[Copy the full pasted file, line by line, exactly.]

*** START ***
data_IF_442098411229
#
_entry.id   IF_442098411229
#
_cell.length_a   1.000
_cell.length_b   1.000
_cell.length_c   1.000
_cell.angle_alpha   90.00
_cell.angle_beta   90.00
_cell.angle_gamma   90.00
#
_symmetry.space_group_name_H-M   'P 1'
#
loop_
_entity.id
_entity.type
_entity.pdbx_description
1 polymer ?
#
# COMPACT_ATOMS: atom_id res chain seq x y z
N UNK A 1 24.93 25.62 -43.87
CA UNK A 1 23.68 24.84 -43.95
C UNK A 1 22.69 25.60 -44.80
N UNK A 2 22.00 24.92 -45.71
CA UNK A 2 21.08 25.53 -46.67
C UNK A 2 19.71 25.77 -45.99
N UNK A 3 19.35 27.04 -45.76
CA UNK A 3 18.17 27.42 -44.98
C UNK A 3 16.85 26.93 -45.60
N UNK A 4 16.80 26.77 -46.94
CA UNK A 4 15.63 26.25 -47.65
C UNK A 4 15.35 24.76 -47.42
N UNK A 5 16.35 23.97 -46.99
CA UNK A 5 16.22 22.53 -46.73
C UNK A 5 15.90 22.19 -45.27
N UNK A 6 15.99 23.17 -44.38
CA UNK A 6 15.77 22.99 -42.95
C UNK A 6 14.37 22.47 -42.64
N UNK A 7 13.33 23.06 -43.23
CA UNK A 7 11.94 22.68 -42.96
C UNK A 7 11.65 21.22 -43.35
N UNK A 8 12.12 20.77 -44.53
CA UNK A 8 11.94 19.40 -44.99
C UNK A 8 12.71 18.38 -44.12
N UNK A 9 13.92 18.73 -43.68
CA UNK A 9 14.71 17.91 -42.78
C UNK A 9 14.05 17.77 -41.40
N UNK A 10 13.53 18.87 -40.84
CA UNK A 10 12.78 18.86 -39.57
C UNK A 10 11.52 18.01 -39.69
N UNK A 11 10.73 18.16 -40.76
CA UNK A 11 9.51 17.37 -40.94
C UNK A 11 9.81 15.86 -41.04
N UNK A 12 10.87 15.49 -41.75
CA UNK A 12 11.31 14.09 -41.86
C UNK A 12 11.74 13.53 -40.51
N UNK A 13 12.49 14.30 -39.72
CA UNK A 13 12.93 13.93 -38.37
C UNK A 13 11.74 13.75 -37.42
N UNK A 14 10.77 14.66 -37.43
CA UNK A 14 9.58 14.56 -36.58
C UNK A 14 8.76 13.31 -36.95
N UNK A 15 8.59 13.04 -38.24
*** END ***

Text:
data_IF_442098411229
#
_entry.id   IF_442098411229
#
_cell.length_a   1.000
_cell.length_b   1.000
_cell.length_c   1.000
_cell.angle_alpha   90.00
_cell.angle_beta   90.00
_cell.angle_gamma   90.00
#
_symmetry.space_group_name_H-M   'P 1'
#
loop_
_entity.id
_entity.type
_entity.pdbx_description
1 polymer ?
#
# COMPACT_ATOMS: atom_id res chain seq x y z
N UNK A 1 24.93 25.62 -43.87
CA UNK A 1 23.68 24.84 -43.95
C UNK A 1 22.69 25.60 -44.80
N UNK A 2 22.00 24.92 -45.71
CA UNK A 2 21.08 25.53 -46.67
C UNK A 2 19.71 25.77 -45.99
N UNK A 3 19.35 27.04 -45.76
CA UNK A 3 18.17 27.42 -44.98
C UNK A 3 16.85 26.93 -45.60
N UNK A 4 16.80 26.77 -46.94
CA UNK A 4 15.63 26.25 -47.65
C UNK A 4 15.35 24.76 -47.42
N UNK A 5 16.35 23.97 -46.99
CA UNK A 5 16.22 22.53 -46.73
C UNK A 5 15.90 22.19 -45.27
N UNK A 6 15.99 23.17 -44.38
CA UNK A 6 15.77 22.99 -42.95
C UNK A 6 14.37 22.47 -42.64
N UNK A 7 13.33 23.06 -43.23
CA UNK A 7 11.94 22.68 -42.96
C UNK A 7 11.65 21.22 -43.35
N UNK A 8 12.12 20.77 -44.53
CA UNK A 8 11.94 19.40 -44.99
C UNK A 8 12.71 18.38 -44.12
N UNK A 9 13.92 18.73 -43.68
CA UNK A 9 14.71 17.91 -42.78
C UNK A 9 14.05 17.77 -41.40
N UNK A 10 13.53 18.87 -40.84
CA UNK A 10 12.78 18.86 -39.57
C UNK A 10 11.52 18.01 -39.69
N UNK A 11 10.73 18.16 -40.76
CA UNK A 11 9.51 17.37 -40.94
C UNK A 11 9.81 15.86 -41.04
N UNK A 12 10.87 15.49 -41.75
CA UNK A 12 11.31 14.09 -41.86
C UNK A 12 11.74 13.53 -40.51
N UNK A 13 12.49 14.30 -39.72
CA UNK A 13 12.93 13.93 -38.37
C UNK A 13 11.74 13.75 -37.42
N UNK A 14 10.77 14.66 -37.43
CA UNK A 14 9.58 14.56 -36.58
C UNK A 14 8.76 13.31 -36.95
N UNK A 15 8.59 13.04 -38.24